For The Art of Reading: Forty Illustrators Celebrate the 40th Anniversary of RIF (Reading is Fundamental), each contributor wrote about a book that influenced him or her as a child and created a piece of art to accompany the article. I chose write about 2001: A Space Odyssey – the book and the movie, but mostly about the book. (The full essay is here)
This is the piece of art I created:
In the essay, I had this to say about the movie:
“By the time I was in seventh grade I had seen all the great and not-so-great outer space and alien invasion movies—Forbidden Planet, Invaders From Mars, The Angry Red Planet. But none of those prepared me for the movie 2001: A Space Odyssey. I was amazed, confused, and ultimately inspired by its visual impact.”
That’s putting it mildly. It is not hyperbole to say that seeing this film changed the way I thought about visual narrative. Actually, maybe what it did was create the way I thought about visual narrative.
I was wrong, in the quote above, because the film came out in the fall of 1968, which was the start of my eighth grade, not seventh. Some friends of mine had gone to see 2001 and tried to describe it to me.
Yeah, so there’s these apes and they’re jumping around and screaming and – OH! – there’s this big black stone and then, – OH!OH! – one guy hits this other guy one the head with a bone and then the first guy throws this bone in the air and it turns into a space ship – NO REALLY! – and then this computer goes crazy and kills this guy and then this astronaut is in a hotel room and then there’s this baby on a bed – YEAH! No kidding, a baby! – and it ends.
I had no idea what they were talking about. I’m sure they didn’t either. I had to see for myself, so I headed down to the Brook Theater in Bound Brook, NJ.
And, well, I wasn’t really sure what I had seen. But I wanted to see it again. It was such an overwhelming visual experience. The film luxuriates in its imagery – imagery that it as much about movement and composition as it is about story. At fourteen, I had no frame of reference for anything like it.
Books have literally been written about the film, so I won’t go into an analysis of it. But, just to show that I actually had some perspective about this, I offer up exhibit A – a parody book jacket that my friends and I cooked up in the lunchroom one day (I drew it):
The best parts are the fake magazine blurbs. My favorite is, “Eerie, a mind belcher” ____ Clock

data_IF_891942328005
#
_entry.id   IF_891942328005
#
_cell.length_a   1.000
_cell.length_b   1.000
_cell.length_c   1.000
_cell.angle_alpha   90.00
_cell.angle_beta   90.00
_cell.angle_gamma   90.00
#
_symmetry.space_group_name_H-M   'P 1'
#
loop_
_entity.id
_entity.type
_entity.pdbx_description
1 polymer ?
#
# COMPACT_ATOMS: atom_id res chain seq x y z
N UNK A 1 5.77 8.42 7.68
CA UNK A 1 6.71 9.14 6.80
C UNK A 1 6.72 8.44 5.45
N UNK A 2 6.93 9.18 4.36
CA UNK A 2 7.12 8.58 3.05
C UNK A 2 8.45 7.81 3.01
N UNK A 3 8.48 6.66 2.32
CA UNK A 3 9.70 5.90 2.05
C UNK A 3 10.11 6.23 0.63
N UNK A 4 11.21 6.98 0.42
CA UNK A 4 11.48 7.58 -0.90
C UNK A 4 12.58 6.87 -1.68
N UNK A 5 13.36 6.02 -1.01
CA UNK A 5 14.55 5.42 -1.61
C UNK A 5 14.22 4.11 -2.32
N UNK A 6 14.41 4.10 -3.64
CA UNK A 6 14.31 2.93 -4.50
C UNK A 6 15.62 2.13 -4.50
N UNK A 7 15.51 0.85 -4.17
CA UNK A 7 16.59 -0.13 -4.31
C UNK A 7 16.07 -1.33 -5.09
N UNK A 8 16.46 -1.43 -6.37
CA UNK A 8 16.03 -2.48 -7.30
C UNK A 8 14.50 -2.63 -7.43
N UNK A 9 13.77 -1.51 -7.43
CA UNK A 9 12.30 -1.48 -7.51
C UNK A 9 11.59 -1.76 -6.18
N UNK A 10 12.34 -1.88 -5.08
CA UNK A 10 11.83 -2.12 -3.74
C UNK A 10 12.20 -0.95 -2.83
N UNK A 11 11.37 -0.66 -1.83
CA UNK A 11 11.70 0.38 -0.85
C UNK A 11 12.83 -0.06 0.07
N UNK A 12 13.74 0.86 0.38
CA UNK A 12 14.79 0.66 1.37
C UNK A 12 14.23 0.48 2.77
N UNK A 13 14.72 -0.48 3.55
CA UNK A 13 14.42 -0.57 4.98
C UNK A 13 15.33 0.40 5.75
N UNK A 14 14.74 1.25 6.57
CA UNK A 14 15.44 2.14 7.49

Clock. That would be Time magazine. Eighth grade humor. Gotta love it.
But, I digress.
The following series of stills show what is arguably the single greatest edit in movie history (Sorry, Sergei).
The set up: An alien intelligence has introduced the idea of the tool (and as a result, weapons) to the pre-human apes, thus staving off their extinction. In a moment of exaltation, the tool – a bone – is tossed into the sky. As we watch the white bone/tool rise and fall, end over end, through the air the scene abruptly cuts to the blackness of space and a similarly white ship orbiting the moon:
We see the origin of the tool and its leap forward millions of years to the ultimate development of that tool, space travel. A white cylinder against a blue sky cuts to a white cylinder against black space. Conceptually and visually so beautifully concise.
That edit, that cut, forever after affected the way I looked at juxtaposed images. Whether watching other movies or reading comic books, I became more aware of the relationships of picture-to-picture movement. The more I began to make sequential art, the more conscious I became of my decisions about how images related to and affected each other. That cut became this little kernel in the back of my mind. It’s always there when I’m drawing a book, making me consider every pictorial relationship.
Did I really remember this as being connected to 2001? Yes, because I went to see the movie whenever and wherever I could. This was in the prehistoric days, kids, before VCR’s. If I wanted to see 2001, I had to find a theater that was showing it. In the first ten years after the film’s release I saw it twenty five times. Living in New York helped, since back then there were repertory houses everywhere.
The fourteen year old mind is an impressionable thing.
I’ve gone on this long, why not keep going? Remember that picture for RIF at the beginning of this post? This is the scene from the movie that it alludes to:
Look at the shape of those frames. 2001 was shot in Super Panavision 70 and projected at an aspect ratio of 2.21:1. Basically, that means the picture is very wide and thin.
I see the world in this aspect ratio. Really. Look at my books:
All but one of my books, Sector 7, is horizontal. They’re about 11 inches wide. Open them up and a double page spread is 8 or 9 inches high and 22 inches wide.
I’ve been consciously aware of all the connections to 2001 I mention above. But, sometimes this stuff works its way out from the unconscious.
It wasn’t until months after publication that I looked at the cover of Flotsam and had this revelation:
Dave, my mind is going. I can feel it.This entry was posted by davidwiesner. Bookmark the permalink.